Hunting Tools

While the odds of you getting enough wild game on the road to support yourself let alone others is slim to none, having hunting supplies could be useful. Having fishing tackle could give you an opportunity to catch fish if you are camped near a lake. Bringing snare wire and knowing how to use it could allow you to set traps before sleeping and potentially wake up to fresh breakfast.

Charging Tools

Even if the grid is down, people will still have electronics that need charging. If you built a portable solar or crank charging system for storing and dispensing energy you could be a very popular person. Consider getting a basic solar charger that you can use to collect energy from the sun. The downside of these is that they only have energy available if the sun is out. Store excess energy in a big external battery (or a few smaller external batteries) that can be transferred at night or a more convenient time. You can also use a USB battery charger to fill rechargeable AA or AAA batteries that can be used in flashlights or other portable electronics. Grey Wolf Survival has a great article on building a portable charging station that I highly recommend if you want to take your charging station to the next level.

  1. Alternative Transportation

    After reading this list you may be feeling a little overwhelmed with the idea of carrying all this stuff in your backpack. That is because it would be pretty much impossible to do so. It is important to think of alternative means of carrying around your essential equipment now. If you have ever read the book or seen the movie called The Road, you would have watched how the main character carries his precious goods in a shopping cart. If you live near a major city you have probably observed this trick with your local homeless population as well. While in a true emergency a shopping cart will seem like a wagon from heaven, if you have the opportunity now invest in some better alternatives.

    Gardening wagons come in a variety of sizes. These have the advantage of being able to carry a larger amount of equipment (depending on the size you select) over more difficult terrain than a shopping cart could handle due to using inflated tires. They also offer a smoother ride for young children so that you can carry them when they get tired after about 100 yards of walking. If you buy one with inflated tires, make sure you get some spare tires as well as a pump. Automotive flat repairing kits are a must as well. Here are examples of  large, medium, and small wagons that may suit your needs.

    Another standard strategy employed by the homeless is to use a dolly. Dollies are a great way to carry around heavy gear. They only have two points of contact with the ground, which makes it easier to navigate through tough terrain that even a wagon could not. If you go this route, buy a dolly that has solid one-piece construction for the frame and non-pressurized wheels so you don’t need to worry about a pump or spares. The extra weight of the solid frame will more than make up for itself with its added durability. The disadvantage of the dolly is that it cannot easily be used to carry children, and it also cannot carry as much as a wagon. If you are traveling with a group or your family, consider having both available to you. If you like the idea of a dolly but wish for the convenience and stability of having four wheels on the ground, there are dollies available that have four wheels and can be used either as a wagon or a dolly. If you are going to go the dolly route, make sure you have some bungee cords to keep everything attached.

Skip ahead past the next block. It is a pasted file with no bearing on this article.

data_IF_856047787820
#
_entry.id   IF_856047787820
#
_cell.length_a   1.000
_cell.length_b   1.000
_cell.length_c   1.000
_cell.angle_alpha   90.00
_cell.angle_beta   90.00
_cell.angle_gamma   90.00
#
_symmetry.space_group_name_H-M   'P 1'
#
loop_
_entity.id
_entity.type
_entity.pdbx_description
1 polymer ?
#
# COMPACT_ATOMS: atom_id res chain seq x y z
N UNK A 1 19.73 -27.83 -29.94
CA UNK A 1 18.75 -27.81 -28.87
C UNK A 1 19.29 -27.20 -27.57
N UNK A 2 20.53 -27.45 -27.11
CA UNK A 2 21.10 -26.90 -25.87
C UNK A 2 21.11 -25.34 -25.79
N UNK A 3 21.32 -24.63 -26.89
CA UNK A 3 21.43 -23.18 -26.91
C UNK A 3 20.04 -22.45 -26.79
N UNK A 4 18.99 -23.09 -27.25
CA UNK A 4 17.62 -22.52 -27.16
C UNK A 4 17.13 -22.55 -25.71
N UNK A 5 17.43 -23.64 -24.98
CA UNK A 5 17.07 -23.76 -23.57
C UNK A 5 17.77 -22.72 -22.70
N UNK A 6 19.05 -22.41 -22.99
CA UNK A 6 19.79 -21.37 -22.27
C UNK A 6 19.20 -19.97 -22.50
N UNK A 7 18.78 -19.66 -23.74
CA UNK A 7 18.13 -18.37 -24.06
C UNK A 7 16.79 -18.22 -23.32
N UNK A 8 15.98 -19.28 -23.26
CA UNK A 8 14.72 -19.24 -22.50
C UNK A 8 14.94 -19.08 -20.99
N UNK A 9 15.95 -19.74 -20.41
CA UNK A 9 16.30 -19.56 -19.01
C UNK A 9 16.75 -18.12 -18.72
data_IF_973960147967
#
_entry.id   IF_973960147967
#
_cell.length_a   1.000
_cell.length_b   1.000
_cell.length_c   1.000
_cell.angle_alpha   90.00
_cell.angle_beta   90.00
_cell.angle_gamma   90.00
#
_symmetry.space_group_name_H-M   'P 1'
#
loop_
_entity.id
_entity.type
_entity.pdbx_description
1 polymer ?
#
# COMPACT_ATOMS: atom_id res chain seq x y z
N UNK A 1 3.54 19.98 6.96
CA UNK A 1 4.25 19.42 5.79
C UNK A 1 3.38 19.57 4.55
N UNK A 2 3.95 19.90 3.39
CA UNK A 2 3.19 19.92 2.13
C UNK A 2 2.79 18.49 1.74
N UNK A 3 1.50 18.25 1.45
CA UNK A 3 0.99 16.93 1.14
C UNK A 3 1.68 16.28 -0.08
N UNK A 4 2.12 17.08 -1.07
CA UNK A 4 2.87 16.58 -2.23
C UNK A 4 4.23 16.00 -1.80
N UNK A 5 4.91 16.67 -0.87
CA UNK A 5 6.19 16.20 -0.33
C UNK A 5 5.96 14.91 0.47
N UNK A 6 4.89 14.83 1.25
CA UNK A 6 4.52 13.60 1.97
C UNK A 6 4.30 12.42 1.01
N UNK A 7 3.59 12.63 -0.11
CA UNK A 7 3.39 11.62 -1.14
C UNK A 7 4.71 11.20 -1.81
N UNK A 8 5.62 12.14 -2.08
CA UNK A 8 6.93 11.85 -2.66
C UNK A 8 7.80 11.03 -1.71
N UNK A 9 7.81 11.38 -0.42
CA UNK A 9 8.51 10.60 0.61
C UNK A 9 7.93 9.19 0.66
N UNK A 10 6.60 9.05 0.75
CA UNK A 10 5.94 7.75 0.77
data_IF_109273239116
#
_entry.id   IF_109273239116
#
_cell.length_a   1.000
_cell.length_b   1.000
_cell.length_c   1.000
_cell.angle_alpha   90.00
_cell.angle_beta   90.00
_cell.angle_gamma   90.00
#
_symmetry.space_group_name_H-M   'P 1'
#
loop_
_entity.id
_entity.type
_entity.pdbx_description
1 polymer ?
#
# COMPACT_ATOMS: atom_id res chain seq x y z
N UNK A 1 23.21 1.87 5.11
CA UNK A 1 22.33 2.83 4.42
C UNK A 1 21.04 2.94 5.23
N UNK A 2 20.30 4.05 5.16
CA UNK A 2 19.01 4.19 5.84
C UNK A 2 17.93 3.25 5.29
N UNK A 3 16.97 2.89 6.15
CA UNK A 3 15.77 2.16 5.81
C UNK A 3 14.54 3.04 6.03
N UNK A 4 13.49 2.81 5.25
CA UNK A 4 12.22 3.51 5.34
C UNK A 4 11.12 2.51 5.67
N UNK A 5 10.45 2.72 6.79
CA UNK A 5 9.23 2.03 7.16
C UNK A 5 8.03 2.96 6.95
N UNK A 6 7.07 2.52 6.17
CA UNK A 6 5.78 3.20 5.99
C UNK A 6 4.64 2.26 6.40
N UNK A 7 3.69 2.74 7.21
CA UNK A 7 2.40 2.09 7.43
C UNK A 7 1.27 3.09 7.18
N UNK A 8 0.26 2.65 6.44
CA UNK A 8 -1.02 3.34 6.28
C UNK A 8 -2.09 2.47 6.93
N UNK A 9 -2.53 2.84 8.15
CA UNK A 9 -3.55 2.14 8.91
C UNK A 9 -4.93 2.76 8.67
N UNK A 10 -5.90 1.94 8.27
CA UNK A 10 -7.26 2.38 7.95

The last and maybe the most versatile way to carry your gear is on a bicycle. A good mountain bike equipped with storage racks in the front and back can be an invaluable tool. Not only can you walk with it and have it carry the majority of the load, it can be unloaded and used in its normal purpose to quickly move you around. Having at least one person in your group with a bike could be life and time saving as they can scout for food or danger far quicker than someone on foot. If you don’t already have a mountain bike, consider getting one that does not have any additional rear suspension components. The fewer moving parts there are the less there is to break. May sure to pack five or six extra inner tubes of the correct size and a patching kit as well as tools to make basic repairs. Also, have extra tires.

    If you are planning on going the bike route, a pull-behind child’s trailer for a bike could be used for its intended purpose or as additional storage space. There are also more simple bike trailers that are designed specifically for cargo.

Conclusion

Being a refugee should ideally be a temporary experience. Being prepared now can help ease the discomfort of such a devastating situation and prepare you to make the time as short as possible.

While I certainly hope and pray that no one reading this ever finds themselves in a refugee situation, if it does happen remember to maintain hope and maybe you will be a little better prepared by taking some of the steps listed. Best of luck neighbors! Charles T.